In mid-August, a team of astronomers released 690 images each corresponding to a different part of the sky, all representing the equivalent of a tenth of a full moon – or the equivalent of that part of the sky you can see through a straw. .
But the straw through which one can dive to see up to 13 billion light-years away. So each “straw” shows thousands, if not tens of thousands, of galaxies during different stages of their existence.
The team is called Surveying the early reality of cosmic evolution (CEERS), which is just one of many teams around the world that have booked observation time on James-Webb (JWST). Another team like this Posted on August 22 An image of Jupiter containing, in infrared, a wealth of details of its clouds that have not yet been seen – remember in passing that the new telescope also has the ability to observe objects that are astronomically very close to us.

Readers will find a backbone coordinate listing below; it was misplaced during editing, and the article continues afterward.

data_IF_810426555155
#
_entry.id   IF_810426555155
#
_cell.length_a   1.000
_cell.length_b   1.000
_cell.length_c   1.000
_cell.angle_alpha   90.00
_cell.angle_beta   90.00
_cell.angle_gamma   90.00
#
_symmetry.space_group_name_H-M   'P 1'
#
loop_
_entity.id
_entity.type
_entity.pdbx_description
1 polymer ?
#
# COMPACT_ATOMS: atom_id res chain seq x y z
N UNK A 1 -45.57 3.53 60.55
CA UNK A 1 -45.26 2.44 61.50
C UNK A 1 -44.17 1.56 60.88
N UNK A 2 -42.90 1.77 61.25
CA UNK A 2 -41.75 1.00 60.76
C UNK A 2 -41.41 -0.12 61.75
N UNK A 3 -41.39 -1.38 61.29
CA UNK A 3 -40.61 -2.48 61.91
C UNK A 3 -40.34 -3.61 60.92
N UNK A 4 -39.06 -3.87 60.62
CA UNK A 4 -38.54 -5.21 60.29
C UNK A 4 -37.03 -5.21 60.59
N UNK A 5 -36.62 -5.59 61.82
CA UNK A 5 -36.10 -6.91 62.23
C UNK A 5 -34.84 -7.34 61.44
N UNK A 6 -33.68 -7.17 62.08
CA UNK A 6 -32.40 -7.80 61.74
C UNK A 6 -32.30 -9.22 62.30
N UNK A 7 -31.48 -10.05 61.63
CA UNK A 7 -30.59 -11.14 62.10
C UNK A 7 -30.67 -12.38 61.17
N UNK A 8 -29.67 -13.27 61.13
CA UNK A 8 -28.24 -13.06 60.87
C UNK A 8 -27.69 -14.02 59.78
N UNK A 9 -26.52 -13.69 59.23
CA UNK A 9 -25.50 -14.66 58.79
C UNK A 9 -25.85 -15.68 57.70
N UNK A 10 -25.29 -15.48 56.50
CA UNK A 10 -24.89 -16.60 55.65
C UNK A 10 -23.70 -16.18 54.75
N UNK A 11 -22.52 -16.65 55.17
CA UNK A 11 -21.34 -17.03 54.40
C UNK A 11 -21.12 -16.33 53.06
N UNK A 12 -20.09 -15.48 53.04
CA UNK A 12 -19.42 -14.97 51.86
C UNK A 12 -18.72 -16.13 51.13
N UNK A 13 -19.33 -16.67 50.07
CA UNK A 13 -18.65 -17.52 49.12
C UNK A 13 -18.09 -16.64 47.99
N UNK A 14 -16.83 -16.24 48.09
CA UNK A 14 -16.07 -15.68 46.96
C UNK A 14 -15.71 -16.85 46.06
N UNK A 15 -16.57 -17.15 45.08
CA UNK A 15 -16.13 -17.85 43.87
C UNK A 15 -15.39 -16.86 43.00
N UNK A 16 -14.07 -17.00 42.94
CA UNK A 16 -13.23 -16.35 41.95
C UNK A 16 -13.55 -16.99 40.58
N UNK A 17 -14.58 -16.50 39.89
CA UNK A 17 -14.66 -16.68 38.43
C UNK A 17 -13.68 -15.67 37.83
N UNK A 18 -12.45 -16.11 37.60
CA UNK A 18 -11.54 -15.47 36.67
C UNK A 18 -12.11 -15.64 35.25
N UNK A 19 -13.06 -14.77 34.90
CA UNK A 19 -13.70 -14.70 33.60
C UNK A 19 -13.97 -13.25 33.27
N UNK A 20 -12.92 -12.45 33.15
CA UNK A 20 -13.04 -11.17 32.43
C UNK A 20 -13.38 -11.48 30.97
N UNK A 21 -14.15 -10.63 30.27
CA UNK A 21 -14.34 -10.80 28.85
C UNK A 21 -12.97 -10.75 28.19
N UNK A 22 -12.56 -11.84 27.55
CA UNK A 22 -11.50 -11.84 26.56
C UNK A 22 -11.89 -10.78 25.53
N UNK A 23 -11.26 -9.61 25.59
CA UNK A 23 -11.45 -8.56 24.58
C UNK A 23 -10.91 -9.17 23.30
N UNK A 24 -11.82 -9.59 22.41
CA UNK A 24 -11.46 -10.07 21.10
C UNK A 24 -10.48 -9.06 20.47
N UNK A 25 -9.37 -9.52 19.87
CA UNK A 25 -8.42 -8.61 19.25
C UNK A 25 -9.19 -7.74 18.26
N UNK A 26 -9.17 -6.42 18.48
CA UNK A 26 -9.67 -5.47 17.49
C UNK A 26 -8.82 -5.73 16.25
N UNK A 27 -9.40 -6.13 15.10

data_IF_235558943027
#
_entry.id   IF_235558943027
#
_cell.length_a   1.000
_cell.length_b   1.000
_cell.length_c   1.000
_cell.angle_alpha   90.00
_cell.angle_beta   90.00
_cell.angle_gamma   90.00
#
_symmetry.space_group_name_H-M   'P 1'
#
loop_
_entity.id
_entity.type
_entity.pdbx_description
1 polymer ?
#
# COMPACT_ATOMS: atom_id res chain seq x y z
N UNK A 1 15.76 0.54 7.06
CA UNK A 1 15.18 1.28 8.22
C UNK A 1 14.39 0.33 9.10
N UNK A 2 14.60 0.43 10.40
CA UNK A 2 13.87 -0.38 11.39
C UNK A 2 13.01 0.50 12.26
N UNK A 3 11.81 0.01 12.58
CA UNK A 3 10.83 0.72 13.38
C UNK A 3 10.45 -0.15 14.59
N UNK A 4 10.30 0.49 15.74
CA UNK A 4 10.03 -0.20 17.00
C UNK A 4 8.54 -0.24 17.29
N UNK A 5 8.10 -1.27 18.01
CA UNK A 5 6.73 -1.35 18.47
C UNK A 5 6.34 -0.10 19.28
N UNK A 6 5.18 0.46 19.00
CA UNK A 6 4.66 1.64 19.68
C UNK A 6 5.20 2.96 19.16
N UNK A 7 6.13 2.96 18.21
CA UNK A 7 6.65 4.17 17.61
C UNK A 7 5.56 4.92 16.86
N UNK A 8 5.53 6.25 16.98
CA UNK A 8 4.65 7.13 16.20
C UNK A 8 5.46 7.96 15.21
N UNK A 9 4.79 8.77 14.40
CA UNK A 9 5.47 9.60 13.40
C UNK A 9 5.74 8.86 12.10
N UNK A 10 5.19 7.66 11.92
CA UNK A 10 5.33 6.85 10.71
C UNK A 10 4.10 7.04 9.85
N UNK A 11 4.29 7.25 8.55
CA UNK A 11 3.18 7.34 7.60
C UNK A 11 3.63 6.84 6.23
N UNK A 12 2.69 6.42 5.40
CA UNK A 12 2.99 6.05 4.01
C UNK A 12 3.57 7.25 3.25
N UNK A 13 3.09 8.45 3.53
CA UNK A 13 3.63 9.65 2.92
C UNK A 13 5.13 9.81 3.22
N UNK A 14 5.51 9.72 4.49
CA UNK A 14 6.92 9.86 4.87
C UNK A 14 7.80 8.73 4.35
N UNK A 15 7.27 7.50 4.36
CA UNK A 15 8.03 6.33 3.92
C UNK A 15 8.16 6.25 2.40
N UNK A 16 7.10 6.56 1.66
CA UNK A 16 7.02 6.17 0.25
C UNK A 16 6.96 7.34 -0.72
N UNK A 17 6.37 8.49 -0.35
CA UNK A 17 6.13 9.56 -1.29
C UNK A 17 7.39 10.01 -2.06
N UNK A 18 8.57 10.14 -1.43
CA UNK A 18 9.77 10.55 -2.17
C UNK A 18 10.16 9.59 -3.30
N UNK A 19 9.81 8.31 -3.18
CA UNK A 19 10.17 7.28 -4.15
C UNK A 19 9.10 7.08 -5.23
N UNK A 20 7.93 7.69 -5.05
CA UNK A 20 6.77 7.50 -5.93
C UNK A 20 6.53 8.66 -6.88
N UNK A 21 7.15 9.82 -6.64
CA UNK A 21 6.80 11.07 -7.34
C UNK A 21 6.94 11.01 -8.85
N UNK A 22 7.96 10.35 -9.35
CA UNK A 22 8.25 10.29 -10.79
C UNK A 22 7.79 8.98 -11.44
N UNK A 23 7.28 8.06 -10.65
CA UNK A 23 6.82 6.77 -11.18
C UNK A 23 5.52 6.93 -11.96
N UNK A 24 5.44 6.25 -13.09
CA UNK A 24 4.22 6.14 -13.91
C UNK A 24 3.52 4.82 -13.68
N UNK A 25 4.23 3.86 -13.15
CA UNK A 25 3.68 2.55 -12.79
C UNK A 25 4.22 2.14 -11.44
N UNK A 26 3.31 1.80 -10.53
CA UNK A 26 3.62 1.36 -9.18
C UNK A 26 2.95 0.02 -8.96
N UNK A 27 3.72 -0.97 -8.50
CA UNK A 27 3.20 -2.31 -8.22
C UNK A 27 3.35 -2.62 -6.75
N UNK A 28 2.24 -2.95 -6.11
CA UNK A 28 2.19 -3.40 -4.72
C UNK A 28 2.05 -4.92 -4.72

As for CEERS, it is an international collaboration whose primary goal is to test and verify surveys of galaxies conducted prior to the JWST. Its mosaic of 690 images with a total rectangle of 31,000 x 10,000 pixels, makes it the largest survey of galaxies to date. The image below shows six of the things that can be observed across the entire mosaic, such as the spiral galaxy (1), and the interacting galaxy clusters (3 and 4).
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